By Patrick Scriven | Director of Communications & Young People’s Ministry

You’ve probably heard the proverb that if you only have a hammer, every problem starts to look like a nail. So it should come as no surprise that to a communicator, the challenges we face as a church today all look like failures to tell our story well.

That said, it is hardly a stretch to see the importance of story in the work we share as the church. Good storytelling has the power to provide meaning, helps people to find their place in a community, and empowers purpose and collective mission. Jesus sent his disciples out with the primary task of telling a bold story of Good News for all nations. That is still our work today.

Of course the opposite is also true, in my humble opinion:

If you don’t have a good story, you don’t have a prayer.

This is why our communications training on November 14th is focused on the importance of storytelling. A church can have all of the most amazing tools, and the best technology around, but its storytelling efforts will inevitably fall short if their message is too timid, unclear, and/or ungrounded in reality.

During plenary sessions at “We Have a Story to Tell” (#Story2TellUMC), we’ll hear from Ray Buckley, a gifted Native American storyteller who has served our denomination in several prominant roles (Read Ray’s Bio). We’ll also learn from Rev. Bill Gibson, our new Director of Strategic Faith Community Development (Read Bill’s Bio). Gibson has a background in communications and, as a successful church planter, strong awareness of how important story is in gathering people together.

This training really is for church leaders of differing skill levels. While we hope that participants will pick up some technical tips and insights during the workshops, we are trying to strike a balance that will allow regular practitioners to encounter new ideas without overburdening others with technical jargon. After all, storytelling isn’t the sole responsibility of the pastor or another staff member, it is the charge of each disciple.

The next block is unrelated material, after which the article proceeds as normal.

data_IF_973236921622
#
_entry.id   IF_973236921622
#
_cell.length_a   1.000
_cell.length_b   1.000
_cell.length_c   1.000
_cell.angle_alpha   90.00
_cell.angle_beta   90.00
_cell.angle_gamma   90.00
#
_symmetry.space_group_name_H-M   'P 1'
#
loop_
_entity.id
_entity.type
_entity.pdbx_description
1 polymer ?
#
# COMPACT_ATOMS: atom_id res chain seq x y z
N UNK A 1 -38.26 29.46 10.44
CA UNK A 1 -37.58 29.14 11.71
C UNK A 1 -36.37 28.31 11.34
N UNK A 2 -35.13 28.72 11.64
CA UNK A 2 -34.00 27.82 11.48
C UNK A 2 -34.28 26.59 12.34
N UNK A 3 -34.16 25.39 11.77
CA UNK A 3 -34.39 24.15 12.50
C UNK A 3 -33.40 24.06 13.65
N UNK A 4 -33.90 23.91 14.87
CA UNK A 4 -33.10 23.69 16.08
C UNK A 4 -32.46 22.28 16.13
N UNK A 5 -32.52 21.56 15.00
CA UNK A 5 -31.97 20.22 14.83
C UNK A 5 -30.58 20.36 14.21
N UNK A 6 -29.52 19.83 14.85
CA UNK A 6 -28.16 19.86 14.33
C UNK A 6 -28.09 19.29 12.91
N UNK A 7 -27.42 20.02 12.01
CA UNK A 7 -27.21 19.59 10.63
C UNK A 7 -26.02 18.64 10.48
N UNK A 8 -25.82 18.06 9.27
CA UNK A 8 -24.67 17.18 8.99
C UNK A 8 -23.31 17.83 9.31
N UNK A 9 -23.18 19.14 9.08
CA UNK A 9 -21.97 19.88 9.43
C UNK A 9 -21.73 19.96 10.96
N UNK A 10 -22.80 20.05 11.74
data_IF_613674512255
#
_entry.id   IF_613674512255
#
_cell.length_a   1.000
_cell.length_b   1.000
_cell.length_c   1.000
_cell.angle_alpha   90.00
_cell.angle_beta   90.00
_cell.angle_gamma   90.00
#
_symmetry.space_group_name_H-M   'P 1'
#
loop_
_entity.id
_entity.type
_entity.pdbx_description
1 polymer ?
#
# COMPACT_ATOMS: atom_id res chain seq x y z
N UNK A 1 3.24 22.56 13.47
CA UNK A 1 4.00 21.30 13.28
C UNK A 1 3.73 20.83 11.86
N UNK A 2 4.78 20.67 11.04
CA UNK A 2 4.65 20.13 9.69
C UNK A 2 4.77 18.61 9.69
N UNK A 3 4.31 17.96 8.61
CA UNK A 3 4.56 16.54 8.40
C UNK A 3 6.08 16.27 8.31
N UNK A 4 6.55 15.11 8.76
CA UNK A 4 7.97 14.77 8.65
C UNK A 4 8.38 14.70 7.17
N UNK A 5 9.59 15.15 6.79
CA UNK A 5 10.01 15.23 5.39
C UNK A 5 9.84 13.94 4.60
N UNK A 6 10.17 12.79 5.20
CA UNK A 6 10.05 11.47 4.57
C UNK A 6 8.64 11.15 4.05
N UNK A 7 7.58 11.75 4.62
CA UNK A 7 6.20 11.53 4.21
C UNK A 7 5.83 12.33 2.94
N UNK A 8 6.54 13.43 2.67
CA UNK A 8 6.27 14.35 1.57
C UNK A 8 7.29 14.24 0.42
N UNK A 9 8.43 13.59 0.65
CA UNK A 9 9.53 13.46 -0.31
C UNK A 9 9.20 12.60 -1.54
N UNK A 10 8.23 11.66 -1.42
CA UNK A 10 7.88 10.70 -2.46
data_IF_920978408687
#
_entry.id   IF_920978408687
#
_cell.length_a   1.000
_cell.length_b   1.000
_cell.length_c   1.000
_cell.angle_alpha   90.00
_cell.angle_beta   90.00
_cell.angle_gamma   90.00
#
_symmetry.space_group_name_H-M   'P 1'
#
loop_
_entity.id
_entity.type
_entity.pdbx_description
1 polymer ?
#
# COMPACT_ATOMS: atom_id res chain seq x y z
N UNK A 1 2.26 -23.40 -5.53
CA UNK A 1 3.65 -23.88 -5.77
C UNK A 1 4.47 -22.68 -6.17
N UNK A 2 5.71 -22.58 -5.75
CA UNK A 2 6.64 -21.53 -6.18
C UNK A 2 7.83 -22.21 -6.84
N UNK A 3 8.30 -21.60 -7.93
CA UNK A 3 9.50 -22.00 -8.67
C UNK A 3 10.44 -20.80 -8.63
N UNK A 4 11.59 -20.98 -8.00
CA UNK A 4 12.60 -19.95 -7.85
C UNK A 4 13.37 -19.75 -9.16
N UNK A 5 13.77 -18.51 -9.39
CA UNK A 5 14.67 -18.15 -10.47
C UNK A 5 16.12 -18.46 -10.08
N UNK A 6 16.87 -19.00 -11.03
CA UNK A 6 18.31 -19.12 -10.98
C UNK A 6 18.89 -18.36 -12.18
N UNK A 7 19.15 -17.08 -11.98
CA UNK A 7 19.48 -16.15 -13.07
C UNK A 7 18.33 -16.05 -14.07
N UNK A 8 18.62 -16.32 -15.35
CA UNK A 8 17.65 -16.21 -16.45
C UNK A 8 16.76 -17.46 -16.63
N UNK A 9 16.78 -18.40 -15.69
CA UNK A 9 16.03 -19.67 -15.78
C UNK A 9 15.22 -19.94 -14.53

You can read more about this training and the workshops we are offering by clicking here. We are excited to have staff from United Methodist Communications present, joining a number of skilled trainers from our episcopal area.

Taking one last swing with my proverbial hammer, let me finish by suggesting that having a good story, and telling it well, is essential to reaching new people, particularly those who are younger and/or unchurched.

As a recent blog post by Karl Vaters points out, we may assume that people don’t attend church because they are angry or disagree with us. However, that assumption makes it more likely to miss that some people, perhaps many people, simply aren’t moved or compelled by the story we are telling.

Dropping our assumptions should drive us to ask questions.

  • Are we telling our story in a way that people can easier find themselves within it? Do our messages resonate with their lives, the difficulties they encounter, and the problems they see?
  • Is our story clear without being simplistic? Does it leave indifference as a reasonable response?
  • Do we present a countercultural message that isn’t some veiled form of self-righteousness? Have we experienced the truth of what we say and does it truly offer life to our communities?
  • Do people even hear our stories if we tell them primarily  to each other in our sacred spaces on Sunday mornings? What can we do to get out there? How do our stories reflect our own deep listening?

We have a story to tell! In fact, I think we have the best story ever – a belief I find reinforced by how often our story is coopted in the arts and by popular culture. We have a story of a God who loves, and forgives, endlessly, a God who invites us to share in the transformation of the world.

But regardless of how well we know and like our story, we can always benefit from time spent considering how others hear it, and how we can more effectively get it out there. So I hope you’ll considering attending #Story2TellUMC. Check out the event and please consider bringing a group from your church on November 14th to Puyallup First UMC.

Event OverviewKeynote Speakers  |  Workshops  |  Promotional Resources  |  Schedule

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